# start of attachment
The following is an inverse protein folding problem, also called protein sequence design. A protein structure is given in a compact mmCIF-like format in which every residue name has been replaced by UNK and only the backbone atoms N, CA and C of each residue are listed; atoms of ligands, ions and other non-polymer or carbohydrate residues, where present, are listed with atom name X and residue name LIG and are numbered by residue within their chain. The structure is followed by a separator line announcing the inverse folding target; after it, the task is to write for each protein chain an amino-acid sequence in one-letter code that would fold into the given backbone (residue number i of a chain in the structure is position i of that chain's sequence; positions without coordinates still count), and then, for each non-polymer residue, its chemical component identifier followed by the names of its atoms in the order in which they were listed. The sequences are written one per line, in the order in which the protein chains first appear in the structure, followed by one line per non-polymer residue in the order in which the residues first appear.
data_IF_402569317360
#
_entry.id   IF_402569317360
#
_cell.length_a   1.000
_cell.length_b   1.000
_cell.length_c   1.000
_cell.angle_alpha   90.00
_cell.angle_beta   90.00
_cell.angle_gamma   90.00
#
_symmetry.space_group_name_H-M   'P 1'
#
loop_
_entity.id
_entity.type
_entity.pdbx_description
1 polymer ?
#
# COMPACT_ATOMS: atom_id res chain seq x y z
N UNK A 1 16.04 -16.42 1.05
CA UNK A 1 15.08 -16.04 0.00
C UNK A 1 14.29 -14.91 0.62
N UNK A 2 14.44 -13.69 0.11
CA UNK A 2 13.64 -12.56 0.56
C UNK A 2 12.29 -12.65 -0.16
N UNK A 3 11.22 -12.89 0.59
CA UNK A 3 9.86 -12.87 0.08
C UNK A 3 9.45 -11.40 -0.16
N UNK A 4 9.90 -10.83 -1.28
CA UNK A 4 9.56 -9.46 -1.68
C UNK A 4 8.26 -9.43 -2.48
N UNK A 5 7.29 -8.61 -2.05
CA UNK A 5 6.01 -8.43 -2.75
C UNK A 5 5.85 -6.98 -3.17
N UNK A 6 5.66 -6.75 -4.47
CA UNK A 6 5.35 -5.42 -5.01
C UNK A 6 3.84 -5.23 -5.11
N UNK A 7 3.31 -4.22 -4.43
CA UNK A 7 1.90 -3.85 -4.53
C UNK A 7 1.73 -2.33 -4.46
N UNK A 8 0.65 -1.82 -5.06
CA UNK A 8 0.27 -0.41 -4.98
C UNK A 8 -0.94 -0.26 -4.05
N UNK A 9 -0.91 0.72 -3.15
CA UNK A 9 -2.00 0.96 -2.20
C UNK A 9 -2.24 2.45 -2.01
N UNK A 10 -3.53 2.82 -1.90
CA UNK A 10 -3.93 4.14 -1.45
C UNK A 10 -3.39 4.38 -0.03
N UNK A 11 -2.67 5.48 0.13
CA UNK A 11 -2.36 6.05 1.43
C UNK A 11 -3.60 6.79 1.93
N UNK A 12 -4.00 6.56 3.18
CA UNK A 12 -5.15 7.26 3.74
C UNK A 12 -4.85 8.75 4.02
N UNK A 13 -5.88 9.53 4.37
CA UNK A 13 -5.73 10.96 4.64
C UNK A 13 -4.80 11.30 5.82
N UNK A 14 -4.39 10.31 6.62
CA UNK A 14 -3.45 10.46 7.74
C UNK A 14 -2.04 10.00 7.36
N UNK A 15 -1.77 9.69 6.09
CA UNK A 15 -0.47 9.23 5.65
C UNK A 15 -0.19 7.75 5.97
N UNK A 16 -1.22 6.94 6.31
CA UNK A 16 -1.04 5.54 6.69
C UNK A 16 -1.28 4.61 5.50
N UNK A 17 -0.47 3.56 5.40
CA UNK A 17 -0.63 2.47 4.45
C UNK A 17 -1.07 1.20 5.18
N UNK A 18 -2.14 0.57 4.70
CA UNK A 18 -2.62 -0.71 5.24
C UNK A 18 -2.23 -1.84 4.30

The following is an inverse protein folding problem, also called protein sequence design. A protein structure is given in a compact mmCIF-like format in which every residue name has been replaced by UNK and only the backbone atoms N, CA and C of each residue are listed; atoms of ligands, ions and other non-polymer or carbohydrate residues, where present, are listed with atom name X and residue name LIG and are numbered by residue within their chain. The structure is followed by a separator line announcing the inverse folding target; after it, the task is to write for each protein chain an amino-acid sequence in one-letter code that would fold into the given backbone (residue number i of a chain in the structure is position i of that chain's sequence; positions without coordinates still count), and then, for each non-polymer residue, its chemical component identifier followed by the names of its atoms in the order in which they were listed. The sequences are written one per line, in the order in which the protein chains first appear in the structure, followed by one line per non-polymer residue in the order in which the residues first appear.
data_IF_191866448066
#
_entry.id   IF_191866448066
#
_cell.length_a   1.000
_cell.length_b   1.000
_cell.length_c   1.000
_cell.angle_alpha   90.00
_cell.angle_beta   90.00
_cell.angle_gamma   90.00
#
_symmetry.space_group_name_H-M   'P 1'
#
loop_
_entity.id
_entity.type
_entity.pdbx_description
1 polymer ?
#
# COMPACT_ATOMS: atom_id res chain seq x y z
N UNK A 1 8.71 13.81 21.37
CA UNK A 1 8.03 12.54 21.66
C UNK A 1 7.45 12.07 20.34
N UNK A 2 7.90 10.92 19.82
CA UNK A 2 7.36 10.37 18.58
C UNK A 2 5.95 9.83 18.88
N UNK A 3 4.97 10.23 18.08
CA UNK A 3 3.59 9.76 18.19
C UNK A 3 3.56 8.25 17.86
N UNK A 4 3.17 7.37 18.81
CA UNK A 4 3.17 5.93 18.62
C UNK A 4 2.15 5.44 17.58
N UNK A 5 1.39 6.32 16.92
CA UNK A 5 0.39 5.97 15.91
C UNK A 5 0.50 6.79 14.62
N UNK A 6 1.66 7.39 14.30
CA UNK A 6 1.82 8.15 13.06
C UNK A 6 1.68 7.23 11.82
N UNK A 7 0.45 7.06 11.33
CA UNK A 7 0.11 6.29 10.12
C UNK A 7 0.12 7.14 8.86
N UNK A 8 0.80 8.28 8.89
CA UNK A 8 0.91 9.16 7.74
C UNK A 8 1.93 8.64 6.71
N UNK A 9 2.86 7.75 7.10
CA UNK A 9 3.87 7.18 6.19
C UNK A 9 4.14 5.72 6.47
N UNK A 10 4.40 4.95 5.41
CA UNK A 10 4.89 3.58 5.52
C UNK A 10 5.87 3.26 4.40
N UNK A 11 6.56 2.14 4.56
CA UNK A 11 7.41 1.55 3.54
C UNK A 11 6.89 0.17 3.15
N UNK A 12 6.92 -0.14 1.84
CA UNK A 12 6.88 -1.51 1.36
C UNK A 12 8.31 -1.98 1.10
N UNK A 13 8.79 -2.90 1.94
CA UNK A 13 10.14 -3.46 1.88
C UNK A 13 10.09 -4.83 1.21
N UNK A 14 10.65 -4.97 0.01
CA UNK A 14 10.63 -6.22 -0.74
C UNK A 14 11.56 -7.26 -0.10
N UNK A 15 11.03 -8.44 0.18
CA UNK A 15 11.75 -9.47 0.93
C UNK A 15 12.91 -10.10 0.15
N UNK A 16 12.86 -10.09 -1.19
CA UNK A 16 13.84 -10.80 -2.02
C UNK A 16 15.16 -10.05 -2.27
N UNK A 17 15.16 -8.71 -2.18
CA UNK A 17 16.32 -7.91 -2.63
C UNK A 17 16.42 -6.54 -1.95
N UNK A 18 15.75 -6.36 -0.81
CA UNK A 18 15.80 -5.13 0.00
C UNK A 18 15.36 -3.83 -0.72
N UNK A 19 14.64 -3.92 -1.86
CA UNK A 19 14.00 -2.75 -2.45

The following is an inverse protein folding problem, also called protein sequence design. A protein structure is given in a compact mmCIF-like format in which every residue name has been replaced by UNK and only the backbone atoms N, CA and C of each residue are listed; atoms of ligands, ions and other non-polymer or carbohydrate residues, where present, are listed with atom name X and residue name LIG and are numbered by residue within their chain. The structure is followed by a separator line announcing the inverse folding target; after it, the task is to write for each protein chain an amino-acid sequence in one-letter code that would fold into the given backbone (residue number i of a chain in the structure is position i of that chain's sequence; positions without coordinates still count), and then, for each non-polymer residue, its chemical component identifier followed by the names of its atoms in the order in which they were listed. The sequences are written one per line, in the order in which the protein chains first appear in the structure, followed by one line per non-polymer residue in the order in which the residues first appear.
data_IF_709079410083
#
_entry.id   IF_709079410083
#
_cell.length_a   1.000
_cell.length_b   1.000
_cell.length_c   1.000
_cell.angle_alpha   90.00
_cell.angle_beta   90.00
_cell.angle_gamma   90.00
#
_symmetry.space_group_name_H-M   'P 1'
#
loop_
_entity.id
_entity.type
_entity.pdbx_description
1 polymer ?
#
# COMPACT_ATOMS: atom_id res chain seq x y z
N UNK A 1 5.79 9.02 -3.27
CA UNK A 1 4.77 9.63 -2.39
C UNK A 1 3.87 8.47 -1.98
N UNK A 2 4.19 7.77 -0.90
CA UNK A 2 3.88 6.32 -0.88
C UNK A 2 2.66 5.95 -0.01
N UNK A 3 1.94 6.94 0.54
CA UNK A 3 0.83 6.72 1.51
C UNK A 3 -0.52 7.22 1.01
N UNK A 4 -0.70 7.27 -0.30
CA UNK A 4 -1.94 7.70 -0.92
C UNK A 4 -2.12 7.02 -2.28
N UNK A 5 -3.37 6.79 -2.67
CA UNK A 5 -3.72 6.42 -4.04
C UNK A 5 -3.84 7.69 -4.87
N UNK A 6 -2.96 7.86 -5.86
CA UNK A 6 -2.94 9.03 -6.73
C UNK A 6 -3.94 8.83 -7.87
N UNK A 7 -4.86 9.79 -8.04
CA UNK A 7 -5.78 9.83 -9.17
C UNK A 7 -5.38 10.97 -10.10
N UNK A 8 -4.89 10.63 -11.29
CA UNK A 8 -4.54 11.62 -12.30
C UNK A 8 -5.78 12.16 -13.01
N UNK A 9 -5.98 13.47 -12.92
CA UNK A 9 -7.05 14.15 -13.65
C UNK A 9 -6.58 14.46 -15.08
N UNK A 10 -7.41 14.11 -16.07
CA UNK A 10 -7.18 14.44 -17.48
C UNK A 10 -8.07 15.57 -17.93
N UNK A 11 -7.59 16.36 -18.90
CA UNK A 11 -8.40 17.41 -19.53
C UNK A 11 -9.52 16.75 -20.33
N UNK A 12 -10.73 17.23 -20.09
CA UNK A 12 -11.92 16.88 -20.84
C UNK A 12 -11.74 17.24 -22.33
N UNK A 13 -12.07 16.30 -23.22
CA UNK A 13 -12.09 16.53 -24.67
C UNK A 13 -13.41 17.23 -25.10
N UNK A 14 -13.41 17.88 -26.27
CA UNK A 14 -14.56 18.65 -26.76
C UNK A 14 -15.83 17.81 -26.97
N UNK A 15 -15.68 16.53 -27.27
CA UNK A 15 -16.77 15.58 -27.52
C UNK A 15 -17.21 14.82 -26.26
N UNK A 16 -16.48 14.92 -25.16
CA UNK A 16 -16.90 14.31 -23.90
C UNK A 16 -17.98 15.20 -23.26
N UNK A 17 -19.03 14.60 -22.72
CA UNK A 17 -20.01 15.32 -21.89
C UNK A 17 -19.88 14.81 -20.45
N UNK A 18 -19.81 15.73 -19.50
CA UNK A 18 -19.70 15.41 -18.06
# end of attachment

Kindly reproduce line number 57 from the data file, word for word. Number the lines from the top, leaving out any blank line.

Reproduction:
C UNK A 12 -4.85 8.75 4.02